Too much confusion and too many disturbances, the seals will abandon a favorite haul-out site permanently. This has already occurred a few decades ago in San Francisco Bay, due to high and chronic incidences of human disturbances, seals abandoned a certain haul-out site permanently.
We can't imagine winter in New York Harbor without the sight of seals, but it could happen. There are a lot of people who wish to catch an up-close glimpse of a seal or take a selfie with a seal with their cell phone.
If these negative encounters continue, we are likely not going to be able to enjoy the sight of seals in Sandy Hook Bay for much longer.
Seal Watching Guidelines in Sandy Hook Bay, NJ
The best way to observe a seal or any wild animal is from far away!!
If you wish to take home a memory, please invest in a good camera with a high powered lens that can take a decent picture from a distance.
For seals in the water, or on shore, remain at least 50 yards away—about 1/2 a football field (or about 150 feet). This includes people and pets.
If you are not sure the distance, the farther away from wildlife the better!
It’s a good idea to bring binoculars or a spotting scope and give seals plenty of space.
Seals hauled out on land or on rocks are sensitive to boats and human presence. Noises, smells and sights may elicit a reaction.
Be aware of seal behavior that indicates a seal has been disturbed. Such behaviors include, but are not limited to:
- An increase in alert or vigilance,
- Head turning,
- Change in posture from lying to erect,
- Hurriedly moving away,
- Open mouth displays, such as what appears to be a seal yawning
Any seal response other than a raised head should be avoided.
Do not feed, or attempt to feed, any marine mammal. It’s harmful and illegal.
Do not swim with, ride, pet, touch, or attempt to interact with marine mammals in the wild.
DO NOT TAKE A SELFIE WITH A SEAL! There is no selfie stick long enough! As tempting as it might be to get that perfect shot of yourself or your child with a wild seal, please do the right thing and leave wild animals alone.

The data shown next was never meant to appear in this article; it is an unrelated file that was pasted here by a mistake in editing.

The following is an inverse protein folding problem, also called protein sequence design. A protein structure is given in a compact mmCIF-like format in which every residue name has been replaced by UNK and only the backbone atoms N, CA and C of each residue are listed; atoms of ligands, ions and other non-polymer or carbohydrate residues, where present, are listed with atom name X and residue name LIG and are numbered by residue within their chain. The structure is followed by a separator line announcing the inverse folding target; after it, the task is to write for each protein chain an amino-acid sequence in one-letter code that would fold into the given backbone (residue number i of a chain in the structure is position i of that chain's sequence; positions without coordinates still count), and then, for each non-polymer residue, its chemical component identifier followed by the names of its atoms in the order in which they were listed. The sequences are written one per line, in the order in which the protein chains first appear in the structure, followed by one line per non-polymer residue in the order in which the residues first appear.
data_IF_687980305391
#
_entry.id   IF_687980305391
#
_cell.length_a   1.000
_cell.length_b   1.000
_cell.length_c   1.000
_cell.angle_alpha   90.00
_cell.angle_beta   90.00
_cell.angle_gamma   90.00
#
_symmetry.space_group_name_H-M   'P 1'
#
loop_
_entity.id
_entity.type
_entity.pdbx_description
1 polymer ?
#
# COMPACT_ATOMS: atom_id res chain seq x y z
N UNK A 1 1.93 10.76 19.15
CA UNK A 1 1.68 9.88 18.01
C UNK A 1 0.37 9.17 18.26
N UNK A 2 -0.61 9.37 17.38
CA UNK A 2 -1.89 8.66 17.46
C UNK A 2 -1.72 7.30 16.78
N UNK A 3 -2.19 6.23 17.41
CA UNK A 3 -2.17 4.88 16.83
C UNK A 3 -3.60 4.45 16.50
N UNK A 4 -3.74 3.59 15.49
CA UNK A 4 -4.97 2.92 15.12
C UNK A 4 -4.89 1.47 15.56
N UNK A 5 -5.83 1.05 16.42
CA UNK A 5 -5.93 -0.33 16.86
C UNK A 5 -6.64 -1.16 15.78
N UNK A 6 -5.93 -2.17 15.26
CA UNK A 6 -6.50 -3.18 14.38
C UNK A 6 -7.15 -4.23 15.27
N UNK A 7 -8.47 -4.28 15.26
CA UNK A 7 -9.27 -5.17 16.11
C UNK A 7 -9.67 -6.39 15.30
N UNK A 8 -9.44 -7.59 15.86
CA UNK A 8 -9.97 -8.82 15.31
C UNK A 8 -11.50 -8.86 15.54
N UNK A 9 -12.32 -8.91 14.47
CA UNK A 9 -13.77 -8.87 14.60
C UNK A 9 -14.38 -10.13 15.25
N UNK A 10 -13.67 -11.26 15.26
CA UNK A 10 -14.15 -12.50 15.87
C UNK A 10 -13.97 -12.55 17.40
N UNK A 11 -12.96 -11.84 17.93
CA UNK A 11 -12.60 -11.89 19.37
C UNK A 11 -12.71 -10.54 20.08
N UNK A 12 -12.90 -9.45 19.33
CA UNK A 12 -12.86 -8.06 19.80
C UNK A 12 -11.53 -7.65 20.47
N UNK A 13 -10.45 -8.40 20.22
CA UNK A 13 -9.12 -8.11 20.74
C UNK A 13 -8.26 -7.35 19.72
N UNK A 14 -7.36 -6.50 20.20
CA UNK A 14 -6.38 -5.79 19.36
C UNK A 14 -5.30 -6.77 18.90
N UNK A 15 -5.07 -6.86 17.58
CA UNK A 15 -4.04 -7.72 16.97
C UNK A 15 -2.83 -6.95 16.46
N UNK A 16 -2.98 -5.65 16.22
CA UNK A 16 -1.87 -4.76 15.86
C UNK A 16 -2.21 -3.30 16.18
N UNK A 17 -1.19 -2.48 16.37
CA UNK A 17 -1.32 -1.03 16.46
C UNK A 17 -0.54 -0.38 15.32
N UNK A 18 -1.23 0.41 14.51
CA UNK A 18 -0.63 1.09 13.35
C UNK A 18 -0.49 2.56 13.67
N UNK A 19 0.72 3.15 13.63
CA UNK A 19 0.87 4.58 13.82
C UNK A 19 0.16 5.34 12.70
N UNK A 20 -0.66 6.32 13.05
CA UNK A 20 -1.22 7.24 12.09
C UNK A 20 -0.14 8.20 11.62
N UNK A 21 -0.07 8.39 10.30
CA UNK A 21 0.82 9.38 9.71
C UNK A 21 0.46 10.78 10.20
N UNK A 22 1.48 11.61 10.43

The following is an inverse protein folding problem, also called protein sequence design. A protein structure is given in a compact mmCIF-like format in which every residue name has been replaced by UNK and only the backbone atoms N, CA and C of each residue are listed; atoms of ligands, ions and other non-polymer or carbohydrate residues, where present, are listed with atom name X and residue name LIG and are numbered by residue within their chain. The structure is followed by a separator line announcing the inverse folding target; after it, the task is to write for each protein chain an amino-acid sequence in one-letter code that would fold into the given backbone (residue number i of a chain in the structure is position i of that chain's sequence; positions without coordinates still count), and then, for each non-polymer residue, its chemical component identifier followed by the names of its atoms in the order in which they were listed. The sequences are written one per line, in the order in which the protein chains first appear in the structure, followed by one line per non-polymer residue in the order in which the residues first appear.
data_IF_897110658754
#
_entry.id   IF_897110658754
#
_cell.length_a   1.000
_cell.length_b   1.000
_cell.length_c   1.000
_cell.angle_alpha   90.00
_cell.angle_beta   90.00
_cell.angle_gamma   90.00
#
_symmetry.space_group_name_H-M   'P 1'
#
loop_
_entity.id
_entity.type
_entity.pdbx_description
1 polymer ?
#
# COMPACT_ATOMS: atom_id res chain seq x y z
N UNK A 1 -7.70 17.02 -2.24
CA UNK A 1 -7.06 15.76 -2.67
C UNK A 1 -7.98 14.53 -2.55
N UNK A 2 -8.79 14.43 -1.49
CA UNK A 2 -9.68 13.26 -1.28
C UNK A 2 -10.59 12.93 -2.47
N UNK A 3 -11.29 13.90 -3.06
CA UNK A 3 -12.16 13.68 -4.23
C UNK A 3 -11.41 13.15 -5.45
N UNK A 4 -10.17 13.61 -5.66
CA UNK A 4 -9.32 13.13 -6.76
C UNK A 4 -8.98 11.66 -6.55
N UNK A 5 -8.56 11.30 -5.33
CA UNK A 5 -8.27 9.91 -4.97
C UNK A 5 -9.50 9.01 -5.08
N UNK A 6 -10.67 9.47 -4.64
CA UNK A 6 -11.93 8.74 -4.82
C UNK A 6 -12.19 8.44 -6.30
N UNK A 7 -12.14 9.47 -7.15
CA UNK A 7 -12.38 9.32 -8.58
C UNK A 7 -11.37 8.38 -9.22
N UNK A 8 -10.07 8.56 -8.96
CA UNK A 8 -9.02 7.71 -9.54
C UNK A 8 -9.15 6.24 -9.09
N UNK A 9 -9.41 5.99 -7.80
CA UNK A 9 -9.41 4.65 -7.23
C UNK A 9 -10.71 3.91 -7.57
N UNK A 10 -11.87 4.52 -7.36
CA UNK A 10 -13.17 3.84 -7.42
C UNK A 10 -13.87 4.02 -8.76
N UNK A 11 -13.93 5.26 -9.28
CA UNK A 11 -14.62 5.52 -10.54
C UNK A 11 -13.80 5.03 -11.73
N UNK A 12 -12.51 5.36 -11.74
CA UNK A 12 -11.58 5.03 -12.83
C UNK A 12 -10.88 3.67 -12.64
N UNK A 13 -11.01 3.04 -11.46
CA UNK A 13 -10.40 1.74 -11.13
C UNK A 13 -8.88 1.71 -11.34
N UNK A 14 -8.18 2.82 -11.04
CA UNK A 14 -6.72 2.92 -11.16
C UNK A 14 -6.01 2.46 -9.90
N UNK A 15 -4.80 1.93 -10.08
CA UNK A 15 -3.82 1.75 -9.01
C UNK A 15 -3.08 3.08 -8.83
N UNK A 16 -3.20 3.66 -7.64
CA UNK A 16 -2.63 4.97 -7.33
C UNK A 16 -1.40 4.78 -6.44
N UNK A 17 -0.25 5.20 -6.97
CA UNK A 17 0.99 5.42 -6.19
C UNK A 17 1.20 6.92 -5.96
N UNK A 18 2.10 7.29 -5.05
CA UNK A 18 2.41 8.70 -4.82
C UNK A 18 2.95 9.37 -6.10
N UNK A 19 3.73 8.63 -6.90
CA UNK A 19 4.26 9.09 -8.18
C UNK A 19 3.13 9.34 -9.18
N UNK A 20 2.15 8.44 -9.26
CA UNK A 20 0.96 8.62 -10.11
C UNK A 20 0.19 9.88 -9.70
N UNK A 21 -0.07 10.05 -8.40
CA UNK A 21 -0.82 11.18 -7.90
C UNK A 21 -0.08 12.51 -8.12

Under the Marine Mammal Protection Act of 1972, you could get yourself in trouble with the law if you are considered to be harassing or disturbing a wild marine animal.
Additional Seal Watching Guidelines:
Please take care NOT to make your presence known, either visually or audibly, when you come across an individual or a group of harbor seals on land or on the water. Limit your viewing time and keep dogs away from the seals.
Always be respectful and keep plenty of space between you and a wild animal. If your presence causes increased vocalizations, shaking or body tremors; or if a resting animal begins to lift its head with eyes on you, then you are too close.
While seals might appear cute and friendly, they are really wild animals that can give a nasty bite and carry diseases. You should never feed or touch a wild animal. Do not trespass and stay out of all closed areas.
Moreover, if you see a seal that appears injured, entangled, sick, or being harassed by a person or people, in New Jersey call the Marine Mammal Stranding Center at 609-266-0538. In New York, call the Riverhead Foundation for Marine Research and Preservation at 631-369-9829. These two organizations have the authority to help stranded or sick marine mammals and sea turtles. Wildlife experts with the help of trained volunteers will determine if an animal is in need of medical attention, needs to be moved from a populated area, or just needs time to rest.